The day before the marathon itself, we were allowed to inspect and walk a portion of the wall. Looking back, I think we definitely needed that in order to get mentally prepared for the race. We walked through miles 22-24 of the wall which ended up being the most difficult part of the marathon. None of the steps on the wall were consistent in height. Some were incredibly tall and others were pretty short but it was helpful to at least have an idea of what we were facing before running the next day.
Take us through the race. What was that like?
There is indefinitely a reason this is one of the five most difficult marathons in the world. The race routed us on and off of the wall. We would run on the wall and then leave the wall to run through remote villages and then return to the wall. I really enjoyed going through those villages. The little kids would run up to us and try and run with us or give us little field flowers. They never see tourist’s, so we were like celebrities running through there.
I think the hardest part of the race was between Miles 21 and 22. Within that span, we had 950 vertical feet of elevation change. Honestly, going down the stairs was actually worse than going up. People were stopping on the stairs and you could just see the defeat on their faces. It was incredible. The volunteers had to carry up all of the water by hand just so we could have something when we were up there and although it wasn’t the hottest year they had ran in, there were so many people passing out. Because the race is so remote, the medics just had to wait until the individual would wake up and then walk down and off the wall with them; there aren't any roads to get someone off the wall that easily.
I finished the Great Wall Marathon in 5 hours and 56 minutes along with 750 other people. Going into the race, they told us to multiply our usual marathon time by 150% to estimate our final time which was very accurate. My usual marathon time is 3 hours and 50 minutes which was just about at that.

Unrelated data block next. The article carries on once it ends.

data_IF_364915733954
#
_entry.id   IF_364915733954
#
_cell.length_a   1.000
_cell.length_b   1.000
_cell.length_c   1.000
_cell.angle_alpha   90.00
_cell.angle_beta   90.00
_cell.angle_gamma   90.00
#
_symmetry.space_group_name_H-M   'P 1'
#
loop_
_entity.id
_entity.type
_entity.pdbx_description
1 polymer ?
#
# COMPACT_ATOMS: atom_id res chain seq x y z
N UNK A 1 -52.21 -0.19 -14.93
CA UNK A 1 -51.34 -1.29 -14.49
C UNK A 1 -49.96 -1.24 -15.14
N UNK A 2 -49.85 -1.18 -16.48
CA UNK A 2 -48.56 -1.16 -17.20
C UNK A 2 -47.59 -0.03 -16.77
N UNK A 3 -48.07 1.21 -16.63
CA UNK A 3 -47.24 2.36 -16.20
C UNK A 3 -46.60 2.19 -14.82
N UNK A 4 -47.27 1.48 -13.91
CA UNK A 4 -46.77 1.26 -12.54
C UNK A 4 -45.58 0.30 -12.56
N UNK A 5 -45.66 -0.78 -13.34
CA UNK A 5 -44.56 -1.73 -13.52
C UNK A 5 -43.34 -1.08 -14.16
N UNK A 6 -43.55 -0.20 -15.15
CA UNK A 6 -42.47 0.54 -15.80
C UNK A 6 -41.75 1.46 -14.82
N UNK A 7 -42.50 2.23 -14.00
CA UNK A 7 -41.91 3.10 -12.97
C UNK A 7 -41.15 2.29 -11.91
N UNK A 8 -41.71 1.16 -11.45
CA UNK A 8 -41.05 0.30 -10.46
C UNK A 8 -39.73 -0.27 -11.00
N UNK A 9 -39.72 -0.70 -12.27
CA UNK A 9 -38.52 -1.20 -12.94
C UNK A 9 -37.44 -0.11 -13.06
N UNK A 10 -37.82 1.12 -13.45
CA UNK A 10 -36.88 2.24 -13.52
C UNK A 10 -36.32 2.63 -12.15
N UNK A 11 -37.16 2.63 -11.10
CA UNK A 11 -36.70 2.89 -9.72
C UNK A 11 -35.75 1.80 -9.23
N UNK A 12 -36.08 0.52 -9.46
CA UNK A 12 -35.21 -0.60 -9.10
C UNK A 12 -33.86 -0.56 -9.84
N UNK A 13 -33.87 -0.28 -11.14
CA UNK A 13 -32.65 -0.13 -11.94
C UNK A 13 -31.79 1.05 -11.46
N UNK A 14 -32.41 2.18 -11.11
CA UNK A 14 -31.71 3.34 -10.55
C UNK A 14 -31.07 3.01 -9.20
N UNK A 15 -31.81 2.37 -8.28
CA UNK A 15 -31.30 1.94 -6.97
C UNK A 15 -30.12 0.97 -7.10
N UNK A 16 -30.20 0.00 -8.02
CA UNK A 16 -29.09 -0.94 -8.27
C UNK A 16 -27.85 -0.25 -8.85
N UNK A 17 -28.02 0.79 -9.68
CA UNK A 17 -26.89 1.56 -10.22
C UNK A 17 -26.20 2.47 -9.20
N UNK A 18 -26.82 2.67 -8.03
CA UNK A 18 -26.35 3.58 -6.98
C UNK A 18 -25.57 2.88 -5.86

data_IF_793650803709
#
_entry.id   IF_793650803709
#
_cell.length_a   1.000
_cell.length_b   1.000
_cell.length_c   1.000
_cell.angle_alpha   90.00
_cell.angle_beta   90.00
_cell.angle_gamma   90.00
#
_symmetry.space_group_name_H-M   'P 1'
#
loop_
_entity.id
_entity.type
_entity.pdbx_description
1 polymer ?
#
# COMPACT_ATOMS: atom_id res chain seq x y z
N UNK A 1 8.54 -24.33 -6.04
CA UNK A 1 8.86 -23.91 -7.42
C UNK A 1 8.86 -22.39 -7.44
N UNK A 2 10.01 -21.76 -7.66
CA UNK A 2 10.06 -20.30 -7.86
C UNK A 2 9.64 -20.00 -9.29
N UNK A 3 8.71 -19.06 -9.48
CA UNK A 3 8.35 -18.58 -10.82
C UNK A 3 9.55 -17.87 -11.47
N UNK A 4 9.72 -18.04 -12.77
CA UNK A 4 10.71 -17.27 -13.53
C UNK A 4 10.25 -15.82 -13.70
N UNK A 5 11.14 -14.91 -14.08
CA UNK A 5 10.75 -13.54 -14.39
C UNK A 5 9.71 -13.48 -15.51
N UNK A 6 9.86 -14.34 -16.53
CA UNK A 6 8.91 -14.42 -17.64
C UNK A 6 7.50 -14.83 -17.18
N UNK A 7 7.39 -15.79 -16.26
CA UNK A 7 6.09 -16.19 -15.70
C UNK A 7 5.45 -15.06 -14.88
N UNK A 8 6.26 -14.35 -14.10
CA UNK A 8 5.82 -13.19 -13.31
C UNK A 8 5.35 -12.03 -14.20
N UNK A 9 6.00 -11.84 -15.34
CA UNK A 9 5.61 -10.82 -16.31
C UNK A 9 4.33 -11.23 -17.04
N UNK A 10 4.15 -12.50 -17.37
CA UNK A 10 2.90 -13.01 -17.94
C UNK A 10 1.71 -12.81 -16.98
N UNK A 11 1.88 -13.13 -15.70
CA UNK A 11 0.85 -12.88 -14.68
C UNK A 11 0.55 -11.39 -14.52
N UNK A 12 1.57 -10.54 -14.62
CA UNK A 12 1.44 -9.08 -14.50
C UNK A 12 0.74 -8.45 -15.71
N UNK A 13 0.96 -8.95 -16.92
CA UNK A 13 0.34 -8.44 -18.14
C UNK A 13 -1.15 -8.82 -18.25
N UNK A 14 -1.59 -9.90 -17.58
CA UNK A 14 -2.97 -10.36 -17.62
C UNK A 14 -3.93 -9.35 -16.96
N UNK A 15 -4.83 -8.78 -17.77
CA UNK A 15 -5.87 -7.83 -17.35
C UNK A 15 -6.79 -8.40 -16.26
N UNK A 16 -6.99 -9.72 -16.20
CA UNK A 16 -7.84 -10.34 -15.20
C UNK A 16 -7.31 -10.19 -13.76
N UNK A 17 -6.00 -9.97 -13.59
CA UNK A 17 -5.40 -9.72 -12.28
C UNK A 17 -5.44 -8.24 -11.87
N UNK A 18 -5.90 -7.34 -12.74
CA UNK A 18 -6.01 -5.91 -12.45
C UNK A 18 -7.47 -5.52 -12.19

What did you do in the days following the race?
We saved all of our tourism for the end of the trip. We went to Tiananmen Square, stood outside of the Forbidden City and experienced Chinese culture as much as we could. I ate things I have never eaten before. In fact, I’m really not quite sure of everything that I did specifically eat, but regardless, it was incredible to experience Chinese cuisine. I never go back to the same place twice, so it was really important for me to take everything in since I knew I will not go back. Ultimately, I went into the trip with significantly high expectations and it indefinitely exceeded every one of them.
Advice for those who are thinking about running a marathon?
Anyone thinking about running a marathon should just commit to it. Once you are committed, you are forced to get into a training program and do it. If I had to describe a marathon, I’d say it is probably the toughest, most empowering, and humbling thing you will ever do. When you are running a marathon, you can feel on top of the world when you are passing someone and the next minute feel awful just trying to keep up with someone else.
Well, I’m not signed up for any events at the moment. I’d like to possibly do the Twin Cities Marathon this year, but that’s only one so far. I think next on my bucket list is the Big Five Marathon in South Africa where you run in the wild and there are sharpshooters stationed around the route in case of wild animals attacks. I think that would be pretty cool.